After spending decades in the U.S. Armed Forces, veterans receive retirement benefits that help them enjoy their golden years with their families. That is, unless they get divorced. Prior to 1982, a significant amount of confusion existed regarding whether a non-military spouse could receive a portion of the service member’s retirement.
In that year, Congress passed the Uniformed Services Former Spouses Protection Act, which gave states the right to include military pensions as part of the marital estate within certain guidelines. Even with certain instructions from the act, states were not consistent regarding what to do if a veteran took disability payments in lieu of a corresponding portion of his or her retirement. This often meant a reduction in any amount awarded to the non-veteran spouse.
How the court handles such reductions here in Arizona
Here in Arizona, some courts have required veterans to make up the difference in what their former spouses were receiving prior to taking disability. In one particular case, a former non-military spouse petitioned the Arizona Supreme Court, asking the court to enter an order that her former husband, who was the service member, should make up that difference — and the court agreed.
The veteran went to the U.S. Supreme Court
Instead of accepting the ruling of the state’s highest court, the veteran went to the country’s highest court. The U.S. Supreme Court heard his petition, along with briefs from other organizations such as the Veterans of Foreign Wars of the U.S. Recently, the court ruled that veterans who decide to take disability in lieu of a portion of their retirement do not have to make up the difference to a former spouse.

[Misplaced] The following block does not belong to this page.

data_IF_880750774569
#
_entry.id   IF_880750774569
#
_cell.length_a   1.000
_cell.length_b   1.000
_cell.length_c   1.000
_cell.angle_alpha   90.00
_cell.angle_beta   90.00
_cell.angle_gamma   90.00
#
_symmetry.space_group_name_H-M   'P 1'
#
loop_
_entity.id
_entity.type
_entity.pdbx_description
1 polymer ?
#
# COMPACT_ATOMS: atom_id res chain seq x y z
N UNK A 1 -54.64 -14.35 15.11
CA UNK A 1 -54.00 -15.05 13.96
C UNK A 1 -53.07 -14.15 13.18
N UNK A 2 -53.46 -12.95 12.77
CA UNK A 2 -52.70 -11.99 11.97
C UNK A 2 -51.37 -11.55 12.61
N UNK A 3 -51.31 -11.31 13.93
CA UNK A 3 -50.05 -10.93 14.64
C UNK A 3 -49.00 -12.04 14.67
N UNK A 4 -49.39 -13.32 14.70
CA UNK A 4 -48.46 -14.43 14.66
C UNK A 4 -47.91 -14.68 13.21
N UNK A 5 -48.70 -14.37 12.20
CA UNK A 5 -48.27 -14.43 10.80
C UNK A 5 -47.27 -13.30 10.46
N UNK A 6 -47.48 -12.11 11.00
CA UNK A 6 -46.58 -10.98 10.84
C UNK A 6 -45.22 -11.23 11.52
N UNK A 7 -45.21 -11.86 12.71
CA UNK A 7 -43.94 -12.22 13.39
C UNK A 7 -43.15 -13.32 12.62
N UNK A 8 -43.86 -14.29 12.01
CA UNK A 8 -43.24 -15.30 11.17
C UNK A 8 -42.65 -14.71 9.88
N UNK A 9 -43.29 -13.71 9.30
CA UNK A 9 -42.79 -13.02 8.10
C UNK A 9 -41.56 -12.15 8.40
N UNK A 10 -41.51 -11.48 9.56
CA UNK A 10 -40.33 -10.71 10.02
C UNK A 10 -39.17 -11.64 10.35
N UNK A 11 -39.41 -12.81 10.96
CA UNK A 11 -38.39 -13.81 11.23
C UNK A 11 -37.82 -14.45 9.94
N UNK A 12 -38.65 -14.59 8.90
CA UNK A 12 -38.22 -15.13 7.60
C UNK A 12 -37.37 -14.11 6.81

The VFW believes that this ruling will help provide more consistency throughout the country regarding this issue.
What does this mean for non-military spouses in a divorce?
The full extent of this ruling remains unknown, since a reduction in awards of military pensions will more than likely continue. Now, however, such reductions may require consideration during divorce proceedings, if possible. Family law attorneys who handle military divorces may need to rethink their strategies when it comes to requesting a portion of a service member’s military retirement. This will add yet another dimension to those who seek benefits under the USFSPA.
The USFSPA already makes military divorce cases complex. In order to properly deal with the issue of military retirement, it might be beneficial to involve an attorney who understands the unique issues facing military members and their spouses.